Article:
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How Fishy Is the Tuna Lawsuit Against Subway?

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Karen Dhanowa and Nilima Amin sued Subway in California at the end of January 2021. The two subway customers alleged that Subway’s tuna is “anything but tuna” and calling it “tuna salad” constitutes fraud and false advertising. Dhanowa and Amin alleged they had Subway tuna sandwiches tests and determined that the tests were “a mixture of various concoctions that do not constitute tuna, yet have been blended together by defendants to imitate the appearance of tuna.” Dhanowa and Amin’s attorneys hoped to get additional plaintiffs involved with the case to form a class action suit.

In a June 2021 article, the New York Times said a lab analysis of Subway tuna purchased in Los Angeles could not identify a species of fish in the tuna purchased. However, Dhanowa and Amin amended their complaint on June 7 to remove the “no tuna” claim and instead claimed that the Subway tuna did not contain “100% sustainably caught skipjack and yellowfin tuna” or might have contained tuna “from anything less than healthy stocks.” Dhanowa and Amin insist that Subway’s labeling of the sandwiches as tuna was still false and misleading advertising.

Subway has called the lawsuit baseless and outrageous and urged the court to throw out the lawsuit. Subway alleges that the negative media attention from the lawsuit has hurt thousands of franchisees by depressing sales of tuna sandwiches and tuna salads. Although Subway has revamped its menu in July 2021, it made no changes to its tuna. Subway has more than 37,500 stores worldwide.

Why Is Food Labeling Important?

Front of a Subway In California

Food labeling is generally necessary for consumer safety. People with food allergies need to know that the food they are consuming is safe. Even those without food allergies have a right to know that what they are eating is actually food. If someone gets food poisoning, doctors need to know what they their patients ate to properly treat them.

Of course, Dhanowa and Amin are alleging that they overpaid for a tuna sandwich that is not made of tuna, not that one of them got sick. To be sure, it is important that consumers get what they paid for. Real estate disclosure laws are built on the idea that realtors and sellers should disclose known defects to would-be buyers. Most people would be genuinely upset if they order a dish at a restaurant and then get an entirely different dish than what they ordered. However, the “wrong dish” scenario would be fixed by the restaurant replacing the wrong dish with the right one. Given all the great reasons to enforce false advertising laws against a fast food restaurant that purportedly isn’t serving what they are selling, why does this case seem so disingenuous?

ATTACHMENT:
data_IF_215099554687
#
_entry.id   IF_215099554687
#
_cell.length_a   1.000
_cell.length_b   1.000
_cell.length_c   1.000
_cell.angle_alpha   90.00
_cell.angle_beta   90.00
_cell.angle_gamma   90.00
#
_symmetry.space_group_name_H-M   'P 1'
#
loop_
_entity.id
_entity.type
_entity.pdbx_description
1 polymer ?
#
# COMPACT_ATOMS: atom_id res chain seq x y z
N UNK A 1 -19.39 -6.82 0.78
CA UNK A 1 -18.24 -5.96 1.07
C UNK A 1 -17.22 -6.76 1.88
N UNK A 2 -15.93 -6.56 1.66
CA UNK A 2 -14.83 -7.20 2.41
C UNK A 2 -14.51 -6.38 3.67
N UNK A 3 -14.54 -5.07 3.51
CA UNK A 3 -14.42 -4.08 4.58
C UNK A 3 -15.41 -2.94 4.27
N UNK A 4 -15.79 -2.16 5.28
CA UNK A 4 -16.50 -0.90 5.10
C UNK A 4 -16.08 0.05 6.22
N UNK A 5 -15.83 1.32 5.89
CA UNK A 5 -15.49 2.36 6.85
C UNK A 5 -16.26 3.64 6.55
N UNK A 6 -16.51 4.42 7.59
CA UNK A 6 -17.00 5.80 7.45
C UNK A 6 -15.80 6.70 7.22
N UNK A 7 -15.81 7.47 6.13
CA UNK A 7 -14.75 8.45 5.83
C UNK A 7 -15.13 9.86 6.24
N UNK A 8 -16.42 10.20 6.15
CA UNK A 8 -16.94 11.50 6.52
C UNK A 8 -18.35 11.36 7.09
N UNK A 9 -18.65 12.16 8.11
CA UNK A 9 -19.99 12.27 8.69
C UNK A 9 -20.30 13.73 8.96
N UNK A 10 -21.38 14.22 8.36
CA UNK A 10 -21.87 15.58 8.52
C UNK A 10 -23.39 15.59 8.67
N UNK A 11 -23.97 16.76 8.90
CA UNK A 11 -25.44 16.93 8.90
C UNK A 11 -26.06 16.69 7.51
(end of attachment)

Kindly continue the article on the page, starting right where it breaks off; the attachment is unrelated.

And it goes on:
Courts are often overburdened with an enormous volume of lawsuits. It’s understandable for the victim of a violent crime or a traumatic motorcycle accident to file a lawsuit to recover damages. Buyers who feel they have been scammed by a real estate deal may have spent hundreds of thousands of dollars. Victims of food poisoning may have expended several tens of thousands of dollars on medical bills.

But this case involves a relatively tiny amount of expenditures. The cost of a Subway tuna sandwich is about $12. The underlying basis for this case feels extremely petty in comparison to the damages that other plaintiffs have incurred. The original lawsuit demanded, among other things, punitive damages, attorneys fees, and disgorgement of all ill-gotten gains – i.e. the profits that Subway made from the allegedly fake tuna sandwiches. This seems very excessive for purchasing $12 sandwiches, no matter how many were purchased.

The amended complaint only underscores this pettiness – the apparent issue is no longer that Subway is allegedly serving fake tuna but that it is not 100% tuna and that the stocks are less than healthy. They seems like a serious detraction from the original claim.

Of course, expired or sick tuna could lead to food poisoning. But the phrasing “less than healthy” doesn’t state that something is actually wrong with the tuna. Dhanowa and Amin are still not claiming they got sick because of the tuna, so this backpedaling only highlights the fact that they haven’t suffered any actual illnesses. Lawsuits are often necessary to keep corporate America honest, but this case looks like it’s still looking for a fish to bait.

Do I Need a Lawyer for Food Fraud?

If you have been harmed because of a food safety violation, you should consult with a skilled and knowledgeable personal injury lawyer. An attorney will help you understand your rights and initiate a lawsuit on your behalf and represent you in court as needed.


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